Carter returned to school, no doubt hoping for a 2018 that approximated his 2016. Unfortunately, he was ruled ineligible in the spring, forcing him into the supplemental process. A fight in high school may have cost him a chance to go to Northern Illinois, and Carter has long struggled with academics. He enters the NFL with character concerns.

    Carter has a precarious uphill climb in front of him. His mix of quicks, feel and evasion in the second and third levels allowed him to torch small-school defenders. In the NFL, where his athleticism will go from plus-plus to (I'm assuming here; we don't have test numbers to go on) below-average, he’ll be exposed.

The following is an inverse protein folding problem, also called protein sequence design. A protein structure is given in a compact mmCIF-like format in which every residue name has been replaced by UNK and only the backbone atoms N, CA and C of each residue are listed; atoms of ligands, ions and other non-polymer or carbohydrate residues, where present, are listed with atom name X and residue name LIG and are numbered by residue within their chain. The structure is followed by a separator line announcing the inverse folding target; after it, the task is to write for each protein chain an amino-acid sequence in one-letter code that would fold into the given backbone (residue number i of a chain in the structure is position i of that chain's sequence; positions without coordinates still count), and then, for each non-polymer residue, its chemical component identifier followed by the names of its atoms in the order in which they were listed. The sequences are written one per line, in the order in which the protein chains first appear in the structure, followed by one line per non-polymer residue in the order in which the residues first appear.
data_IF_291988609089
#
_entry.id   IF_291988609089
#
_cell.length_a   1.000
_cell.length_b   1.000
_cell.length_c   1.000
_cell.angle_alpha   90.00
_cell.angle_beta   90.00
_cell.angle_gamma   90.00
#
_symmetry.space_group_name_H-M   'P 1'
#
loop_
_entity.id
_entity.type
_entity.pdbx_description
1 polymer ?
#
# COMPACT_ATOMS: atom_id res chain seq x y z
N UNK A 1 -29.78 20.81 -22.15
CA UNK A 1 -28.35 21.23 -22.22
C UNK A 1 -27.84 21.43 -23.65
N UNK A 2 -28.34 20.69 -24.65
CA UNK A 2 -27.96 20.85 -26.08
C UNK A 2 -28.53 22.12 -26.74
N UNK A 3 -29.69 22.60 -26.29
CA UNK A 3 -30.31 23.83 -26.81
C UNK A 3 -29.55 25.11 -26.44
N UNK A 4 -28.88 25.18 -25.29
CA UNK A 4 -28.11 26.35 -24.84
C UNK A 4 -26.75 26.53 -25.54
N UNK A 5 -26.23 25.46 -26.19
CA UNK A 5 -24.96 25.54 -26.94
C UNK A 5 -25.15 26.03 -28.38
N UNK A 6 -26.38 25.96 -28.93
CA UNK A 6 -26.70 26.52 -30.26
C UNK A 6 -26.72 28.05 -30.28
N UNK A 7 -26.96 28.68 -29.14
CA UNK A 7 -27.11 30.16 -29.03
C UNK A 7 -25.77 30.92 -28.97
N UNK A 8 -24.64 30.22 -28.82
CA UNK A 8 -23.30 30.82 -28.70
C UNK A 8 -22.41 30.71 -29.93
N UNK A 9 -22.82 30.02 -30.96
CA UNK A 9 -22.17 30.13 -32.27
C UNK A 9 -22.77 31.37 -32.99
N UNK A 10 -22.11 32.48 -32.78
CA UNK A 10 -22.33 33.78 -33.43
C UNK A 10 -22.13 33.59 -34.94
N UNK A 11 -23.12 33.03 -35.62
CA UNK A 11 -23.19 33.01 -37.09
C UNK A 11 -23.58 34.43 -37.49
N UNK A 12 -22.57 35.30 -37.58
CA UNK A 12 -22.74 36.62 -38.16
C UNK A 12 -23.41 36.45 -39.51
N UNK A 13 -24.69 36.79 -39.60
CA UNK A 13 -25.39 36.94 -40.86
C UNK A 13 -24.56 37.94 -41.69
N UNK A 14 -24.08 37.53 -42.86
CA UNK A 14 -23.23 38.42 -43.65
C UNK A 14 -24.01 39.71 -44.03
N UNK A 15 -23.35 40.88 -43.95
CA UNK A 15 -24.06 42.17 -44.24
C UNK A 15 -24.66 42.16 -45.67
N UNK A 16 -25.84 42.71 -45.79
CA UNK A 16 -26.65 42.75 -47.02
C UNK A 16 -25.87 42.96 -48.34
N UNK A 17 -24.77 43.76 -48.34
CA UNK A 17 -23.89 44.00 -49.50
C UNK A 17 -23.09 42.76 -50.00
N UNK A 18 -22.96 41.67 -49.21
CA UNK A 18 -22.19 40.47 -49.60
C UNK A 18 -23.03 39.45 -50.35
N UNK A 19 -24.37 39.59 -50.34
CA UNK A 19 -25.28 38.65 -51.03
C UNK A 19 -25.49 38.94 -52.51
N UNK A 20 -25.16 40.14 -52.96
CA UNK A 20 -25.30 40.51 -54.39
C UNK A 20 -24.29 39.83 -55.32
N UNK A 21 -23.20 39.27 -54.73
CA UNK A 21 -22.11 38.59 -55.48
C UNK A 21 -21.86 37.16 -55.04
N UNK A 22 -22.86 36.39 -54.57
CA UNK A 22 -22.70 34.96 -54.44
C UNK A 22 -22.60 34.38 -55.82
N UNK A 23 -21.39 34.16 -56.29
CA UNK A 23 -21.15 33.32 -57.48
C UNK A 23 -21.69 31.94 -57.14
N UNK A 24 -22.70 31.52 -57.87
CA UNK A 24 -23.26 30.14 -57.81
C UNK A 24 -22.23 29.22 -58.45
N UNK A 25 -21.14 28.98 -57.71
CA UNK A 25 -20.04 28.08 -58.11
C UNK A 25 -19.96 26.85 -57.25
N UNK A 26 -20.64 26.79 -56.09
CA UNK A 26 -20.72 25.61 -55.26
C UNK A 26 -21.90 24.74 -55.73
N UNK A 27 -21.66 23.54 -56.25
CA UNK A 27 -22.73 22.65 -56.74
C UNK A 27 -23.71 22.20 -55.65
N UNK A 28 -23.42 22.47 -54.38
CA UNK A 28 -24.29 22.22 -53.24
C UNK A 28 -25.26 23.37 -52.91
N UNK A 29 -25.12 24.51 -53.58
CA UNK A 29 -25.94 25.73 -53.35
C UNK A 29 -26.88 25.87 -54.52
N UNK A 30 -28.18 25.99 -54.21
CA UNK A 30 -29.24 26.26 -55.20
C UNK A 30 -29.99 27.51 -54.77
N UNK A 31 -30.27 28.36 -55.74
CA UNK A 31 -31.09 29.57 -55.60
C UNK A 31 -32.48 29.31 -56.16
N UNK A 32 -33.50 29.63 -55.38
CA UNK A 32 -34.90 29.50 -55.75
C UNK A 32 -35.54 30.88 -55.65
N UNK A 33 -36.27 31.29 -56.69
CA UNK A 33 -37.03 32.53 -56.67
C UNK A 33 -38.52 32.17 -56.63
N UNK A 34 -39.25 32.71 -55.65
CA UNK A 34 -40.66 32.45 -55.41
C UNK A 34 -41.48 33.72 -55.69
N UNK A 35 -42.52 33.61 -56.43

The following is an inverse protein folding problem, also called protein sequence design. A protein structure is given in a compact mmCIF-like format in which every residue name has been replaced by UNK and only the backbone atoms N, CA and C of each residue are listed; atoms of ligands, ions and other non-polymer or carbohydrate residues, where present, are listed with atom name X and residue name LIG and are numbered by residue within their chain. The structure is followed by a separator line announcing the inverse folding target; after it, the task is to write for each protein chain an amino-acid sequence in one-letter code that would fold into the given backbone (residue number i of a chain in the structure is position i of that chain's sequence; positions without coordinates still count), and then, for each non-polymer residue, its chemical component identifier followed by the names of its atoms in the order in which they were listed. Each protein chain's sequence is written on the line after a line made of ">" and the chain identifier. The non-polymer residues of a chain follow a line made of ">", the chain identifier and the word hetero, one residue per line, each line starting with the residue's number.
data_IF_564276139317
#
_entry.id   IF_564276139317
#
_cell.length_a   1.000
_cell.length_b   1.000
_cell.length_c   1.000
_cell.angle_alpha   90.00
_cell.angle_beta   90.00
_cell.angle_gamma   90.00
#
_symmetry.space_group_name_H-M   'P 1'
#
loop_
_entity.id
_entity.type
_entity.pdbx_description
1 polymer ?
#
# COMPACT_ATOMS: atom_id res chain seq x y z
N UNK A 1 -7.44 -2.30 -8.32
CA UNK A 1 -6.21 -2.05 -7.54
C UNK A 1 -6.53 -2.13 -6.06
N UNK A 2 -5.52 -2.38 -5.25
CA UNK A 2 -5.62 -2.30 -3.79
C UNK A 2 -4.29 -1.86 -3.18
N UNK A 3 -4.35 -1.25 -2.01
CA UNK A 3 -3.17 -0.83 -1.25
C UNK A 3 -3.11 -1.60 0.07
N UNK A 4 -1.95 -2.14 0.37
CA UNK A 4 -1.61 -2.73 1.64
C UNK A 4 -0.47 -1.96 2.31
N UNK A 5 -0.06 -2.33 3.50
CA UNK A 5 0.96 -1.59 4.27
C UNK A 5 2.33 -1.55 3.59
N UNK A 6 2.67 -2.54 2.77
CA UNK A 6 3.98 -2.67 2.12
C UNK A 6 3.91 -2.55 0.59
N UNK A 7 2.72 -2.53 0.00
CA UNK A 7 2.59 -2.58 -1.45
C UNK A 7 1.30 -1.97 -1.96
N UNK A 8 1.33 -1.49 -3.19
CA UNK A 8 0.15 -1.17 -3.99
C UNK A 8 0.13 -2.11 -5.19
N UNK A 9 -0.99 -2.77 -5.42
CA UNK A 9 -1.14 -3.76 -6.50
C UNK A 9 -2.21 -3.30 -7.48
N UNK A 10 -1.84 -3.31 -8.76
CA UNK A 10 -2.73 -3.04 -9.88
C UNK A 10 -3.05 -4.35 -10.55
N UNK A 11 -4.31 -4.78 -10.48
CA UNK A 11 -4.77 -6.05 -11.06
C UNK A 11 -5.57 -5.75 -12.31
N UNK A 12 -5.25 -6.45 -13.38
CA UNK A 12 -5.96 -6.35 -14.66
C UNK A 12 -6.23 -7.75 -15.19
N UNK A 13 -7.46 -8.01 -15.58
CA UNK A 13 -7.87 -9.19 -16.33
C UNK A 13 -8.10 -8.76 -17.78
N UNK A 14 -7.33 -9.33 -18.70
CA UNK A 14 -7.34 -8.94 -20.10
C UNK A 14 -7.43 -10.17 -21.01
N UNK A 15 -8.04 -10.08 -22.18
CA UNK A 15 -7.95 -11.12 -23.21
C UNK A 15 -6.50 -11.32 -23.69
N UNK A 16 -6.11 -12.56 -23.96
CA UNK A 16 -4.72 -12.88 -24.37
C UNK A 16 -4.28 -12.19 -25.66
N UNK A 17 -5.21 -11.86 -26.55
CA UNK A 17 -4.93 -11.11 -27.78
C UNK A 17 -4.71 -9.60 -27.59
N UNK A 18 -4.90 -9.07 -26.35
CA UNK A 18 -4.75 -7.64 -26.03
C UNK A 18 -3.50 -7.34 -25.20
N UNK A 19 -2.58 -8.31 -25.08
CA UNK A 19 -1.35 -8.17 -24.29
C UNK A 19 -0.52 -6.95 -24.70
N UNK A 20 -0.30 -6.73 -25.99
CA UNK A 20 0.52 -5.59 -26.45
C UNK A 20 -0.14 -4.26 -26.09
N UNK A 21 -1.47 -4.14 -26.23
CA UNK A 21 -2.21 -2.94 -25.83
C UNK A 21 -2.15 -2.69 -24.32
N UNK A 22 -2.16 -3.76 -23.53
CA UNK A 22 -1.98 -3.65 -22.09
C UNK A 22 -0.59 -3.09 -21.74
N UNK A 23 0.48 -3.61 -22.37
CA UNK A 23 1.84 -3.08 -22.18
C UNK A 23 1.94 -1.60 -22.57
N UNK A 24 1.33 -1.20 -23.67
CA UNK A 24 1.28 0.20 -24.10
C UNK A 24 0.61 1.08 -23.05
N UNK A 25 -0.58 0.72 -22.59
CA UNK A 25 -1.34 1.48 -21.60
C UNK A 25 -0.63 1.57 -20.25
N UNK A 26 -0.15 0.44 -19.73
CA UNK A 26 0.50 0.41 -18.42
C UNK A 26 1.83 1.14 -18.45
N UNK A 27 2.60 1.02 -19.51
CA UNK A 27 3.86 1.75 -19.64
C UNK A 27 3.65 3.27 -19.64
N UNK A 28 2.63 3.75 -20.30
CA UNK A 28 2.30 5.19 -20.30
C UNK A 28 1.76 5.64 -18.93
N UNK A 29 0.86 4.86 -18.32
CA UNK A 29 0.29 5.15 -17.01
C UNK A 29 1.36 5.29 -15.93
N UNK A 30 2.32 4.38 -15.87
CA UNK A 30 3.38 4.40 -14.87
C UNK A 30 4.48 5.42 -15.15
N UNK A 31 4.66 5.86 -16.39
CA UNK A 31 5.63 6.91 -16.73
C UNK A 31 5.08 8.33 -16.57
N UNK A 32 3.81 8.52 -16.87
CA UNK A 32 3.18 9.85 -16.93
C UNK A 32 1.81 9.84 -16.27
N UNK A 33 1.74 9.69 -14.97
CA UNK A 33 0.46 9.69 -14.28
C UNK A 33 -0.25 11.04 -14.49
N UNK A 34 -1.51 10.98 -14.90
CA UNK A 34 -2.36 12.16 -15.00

Carter isn’t much of a receiver, and he lacks pop as a runner. He doesn’t have the power to be a lunchpail type, he doesn’t have the skill to be a third-down back, and he doesn't have the upper-level athleticism to be anything but one of those two things.

    He’s worth a look, however, and it wouldn’t be stunning if he hung on to a practice squad slot this fall. I just can’t muster any more enthusiasm than that.

    Prediction: UDFA
    Team: Titans

    • Oregon State LB LB Bright Ugwoegbu | 6’0/205 | Pro Day: 4.97 forty, 33-inch vertical, 9’6 broad jump, 7.38 3-cone


    Ugwoegbu declared after an indefinite suspension in April effectively ended his collegiate career. Oregon State used Ugwoegbu as a sort of chesspiece, deploying him as a LB/S hybrid.